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Zenefits settles insurance licensing compliance issues


Notorious tech-focused benefits broker Zenefits has settled a licensing dispute with Tennessee insurance regulators, the first step in resolving several state compliance issues that plagued the company under its former leadership.

The San Francisco-based broker, whose founding CEO, Parker Conrad, was ousted in February amid compliance concerns, will pay a $62,500 fine to the Tennessee Department of Commerce and Insurance for allowing its brokers to sell insurance in the state without a license, according to the consent order released Monday and dated July 18. As a result, Zenefits will continue operating in the state.

According to the consent order, Zenefits in March voluntarily told Tennessee regulators that about 65 insurance transactions occurred in the state in 2014 and 2015 involving unlicensed Zenefits brokers.

Zenefits blamed its compliance failures on its rapid growth over the past few years, the consent order states.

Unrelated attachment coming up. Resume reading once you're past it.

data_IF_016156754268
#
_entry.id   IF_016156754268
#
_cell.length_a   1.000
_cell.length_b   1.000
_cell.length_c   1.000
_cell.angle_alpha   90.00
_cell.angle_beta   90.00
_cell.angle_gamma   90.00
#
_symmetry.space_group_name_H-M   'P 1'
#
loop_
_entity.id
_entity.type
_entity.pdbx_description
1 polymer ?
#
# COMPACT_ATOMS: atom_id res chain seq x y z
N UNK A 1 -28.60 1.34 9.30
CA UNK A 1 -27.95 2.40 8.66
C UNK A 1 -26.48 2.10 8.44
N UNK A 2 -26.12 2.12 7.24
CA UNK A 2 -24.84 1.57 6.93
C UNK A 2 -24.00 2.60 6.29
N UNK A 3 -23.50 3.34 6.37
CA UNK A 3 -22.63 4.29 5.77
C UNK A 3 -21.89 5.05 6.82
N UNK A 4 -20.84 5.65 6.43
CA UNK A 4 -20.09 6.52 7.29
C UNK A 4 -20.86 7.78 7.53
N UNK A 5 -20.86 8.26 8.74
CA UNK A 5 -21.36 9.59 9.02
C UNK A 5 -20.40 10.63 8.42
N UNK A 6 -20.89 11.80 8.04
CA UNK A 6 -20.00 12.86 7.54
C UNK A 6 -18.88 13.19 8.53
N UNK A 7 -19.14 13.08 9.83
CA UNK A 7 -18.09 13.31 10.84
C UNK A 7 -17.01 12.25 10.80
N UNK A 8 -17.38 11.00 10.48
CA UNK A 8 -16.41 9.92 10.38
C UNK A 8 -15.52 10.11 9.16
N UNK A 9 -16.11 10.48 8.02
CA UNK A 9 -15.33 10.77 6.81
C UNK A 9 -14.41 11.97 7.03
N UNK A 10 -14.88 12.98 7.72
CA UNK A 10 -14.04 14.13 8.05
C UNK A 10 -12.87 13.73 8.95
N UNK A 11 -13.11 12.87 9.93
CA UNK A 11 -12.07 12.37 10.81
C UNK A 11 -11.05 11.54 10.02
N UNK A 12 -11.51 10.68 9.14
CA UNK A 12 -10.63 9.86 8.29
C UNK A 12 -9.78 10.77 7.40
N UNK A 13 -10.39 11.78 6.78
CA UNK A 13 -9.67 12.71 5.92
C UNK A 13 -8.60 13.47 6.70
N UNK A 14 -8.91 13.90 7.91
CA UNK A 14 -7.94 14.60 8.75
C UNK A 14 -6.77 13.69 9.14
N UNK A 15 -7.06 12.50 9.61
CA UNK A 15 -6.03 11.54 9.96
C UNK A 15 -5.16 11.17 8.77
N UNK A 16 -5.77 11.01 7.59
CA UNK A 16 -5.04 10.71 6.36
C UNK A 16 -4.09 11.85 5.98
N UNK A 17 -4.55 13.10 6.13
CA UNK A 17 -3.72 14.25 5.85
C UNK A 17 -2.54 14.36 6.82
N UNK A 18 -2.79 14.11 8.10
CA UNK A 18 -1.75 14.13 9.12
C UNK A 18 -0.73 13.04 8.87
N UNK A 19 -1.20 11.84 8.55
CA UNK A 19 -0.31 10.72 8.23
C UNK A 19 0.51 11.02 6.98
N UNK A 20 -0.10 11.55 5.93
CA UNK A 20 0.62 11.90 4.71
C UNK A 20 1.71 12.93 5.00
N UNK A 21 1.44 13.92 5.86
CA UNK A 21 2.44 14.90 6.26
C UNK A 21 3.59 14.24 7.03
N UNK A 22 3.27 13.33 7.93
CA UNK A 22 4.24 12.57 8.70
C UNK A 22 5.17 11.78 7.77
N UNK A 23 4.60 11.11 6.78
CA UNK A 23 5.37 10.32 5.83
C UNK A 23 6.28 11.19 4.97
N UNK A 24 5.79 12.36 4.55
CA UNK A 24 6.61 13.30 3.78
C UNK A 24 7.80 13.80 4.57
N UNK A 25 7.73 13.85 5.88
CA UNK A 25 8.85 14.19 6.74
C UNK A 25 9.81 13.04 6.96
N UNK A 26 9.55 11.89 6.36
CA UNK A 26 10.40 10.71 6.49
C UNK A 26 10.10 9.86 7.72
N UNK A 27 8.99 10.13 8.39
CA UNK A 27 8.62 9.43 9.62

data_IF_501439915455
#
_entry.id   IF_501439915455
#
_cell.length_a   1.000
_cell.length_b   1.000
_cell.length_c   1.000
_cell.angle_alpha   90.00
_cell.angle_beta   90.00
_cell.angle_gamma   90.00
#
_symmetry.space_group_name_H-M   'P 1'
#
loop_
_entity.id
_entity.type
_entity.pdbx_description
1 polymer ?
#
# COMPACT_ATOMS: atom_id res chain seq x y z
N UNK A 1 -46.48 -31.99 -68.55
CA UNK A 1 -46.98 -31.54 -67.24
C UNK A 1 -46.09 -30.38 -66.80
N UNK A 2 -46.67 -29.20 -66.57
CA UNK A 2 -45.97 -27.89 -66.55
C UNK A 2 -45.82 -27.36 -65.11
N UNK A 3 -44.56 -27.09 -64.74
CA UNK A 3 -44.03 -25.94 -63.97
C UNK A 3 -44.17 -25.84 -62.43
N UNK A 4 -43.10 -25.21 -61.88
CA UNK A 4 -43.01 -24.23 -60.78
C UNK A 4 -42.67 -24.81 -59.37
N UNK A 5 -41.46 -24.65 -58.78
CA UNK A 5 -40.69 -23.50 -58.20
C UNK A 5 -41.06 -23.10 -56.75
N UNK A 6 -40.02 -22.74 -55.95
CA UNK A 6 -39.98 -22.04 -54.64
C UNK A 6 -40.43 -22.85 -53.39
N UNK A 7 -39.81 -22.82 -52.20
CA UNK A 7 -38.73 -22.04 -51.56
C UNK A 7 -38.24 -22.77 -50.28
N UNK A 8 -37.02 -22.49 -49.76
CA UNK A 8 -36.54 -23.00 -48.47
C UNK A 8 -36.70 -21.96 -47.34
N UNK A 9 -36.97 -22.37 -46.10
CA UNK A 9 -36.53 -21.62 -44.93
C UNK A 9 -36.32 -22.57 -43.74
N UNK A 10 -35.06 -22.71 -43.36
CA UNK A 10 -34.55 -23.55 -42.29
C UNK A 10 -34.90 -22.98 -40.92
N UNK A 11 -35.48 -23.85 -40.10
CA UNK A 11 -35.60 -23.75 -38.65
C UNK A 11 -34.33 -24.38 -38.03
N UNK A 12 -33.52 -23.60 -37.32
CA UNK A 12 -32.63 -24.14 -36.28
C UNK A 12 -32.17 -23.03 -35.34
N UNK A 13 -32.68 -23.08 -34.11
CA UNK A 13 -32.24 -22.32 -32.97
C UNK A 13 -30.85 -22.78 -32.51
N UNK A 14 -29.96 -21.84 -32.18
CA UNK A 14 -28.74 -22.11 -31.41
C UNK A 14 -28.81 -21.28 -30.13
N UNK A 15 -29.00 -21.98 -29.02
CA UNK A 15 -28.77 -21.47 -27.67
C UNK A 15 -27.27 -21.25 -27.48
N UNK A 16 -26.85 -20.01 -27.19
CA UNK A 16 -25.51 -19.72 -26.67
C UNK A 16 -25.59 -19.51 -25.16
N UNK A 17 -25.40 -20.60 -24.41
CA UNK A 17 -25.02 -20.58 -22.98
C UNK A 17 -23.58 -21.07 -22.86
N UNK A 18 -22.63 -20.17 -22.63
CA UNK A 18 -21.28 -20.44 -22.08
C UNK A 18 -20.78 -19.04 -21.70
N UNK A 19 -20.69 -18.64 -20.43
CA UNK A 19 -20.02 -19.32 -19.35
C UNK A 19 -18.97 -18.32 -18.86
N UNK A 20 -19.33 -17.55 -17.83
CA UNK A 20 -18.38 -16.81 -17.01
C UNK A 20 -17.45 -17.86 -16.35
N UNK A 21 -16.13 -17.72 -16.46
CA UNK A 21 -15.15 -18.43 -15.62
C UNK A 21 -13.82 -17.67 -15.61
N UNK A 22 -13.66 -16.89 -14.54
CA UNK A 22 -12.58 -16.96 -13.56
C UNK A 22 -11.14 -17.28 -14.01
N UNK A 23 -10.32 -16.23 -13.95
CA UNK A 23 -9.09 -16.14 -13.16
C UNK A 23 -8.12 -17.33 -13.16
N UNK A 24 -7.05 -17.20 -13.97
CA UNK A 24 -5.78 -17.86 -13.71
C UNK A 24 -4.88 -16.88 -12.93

“Under the company's past leadership, compliance with insurance laws and regulations was almost an afterthought,” Tennessee Insurance Commissioner Julie Mix McPeak said in a statement announcing the agreement. “Fortunately, new company leadership has demonstrated a dedication to righting the ship.”

Since David Sacks took the helm as CEO of Zenefits in February, the company has worked to bring its practices into compliance. The insurer overhauled its leadership and established a compliance team. Zenefits also pledged that its brokers will complete 52 hours of continuing education courses, including 12 hours of ethics training, according to a Monday blog post from Mr. Sacks.

Mr. Sacks also said the company self-reported compliance violations with all states' insurance departments as of March 1.

“Zenefits has reached a watershed moment: not only does this agreement pave the way for us to continue operating in the great state of Tennessee, it also recognizes that Zenefits is a new company that has moved past its historical issues. We look forward to reaching resolution with other states soon,” Mr. Sacks said in the blog post.

California and Washington are also investigating Zenefits licensing issues.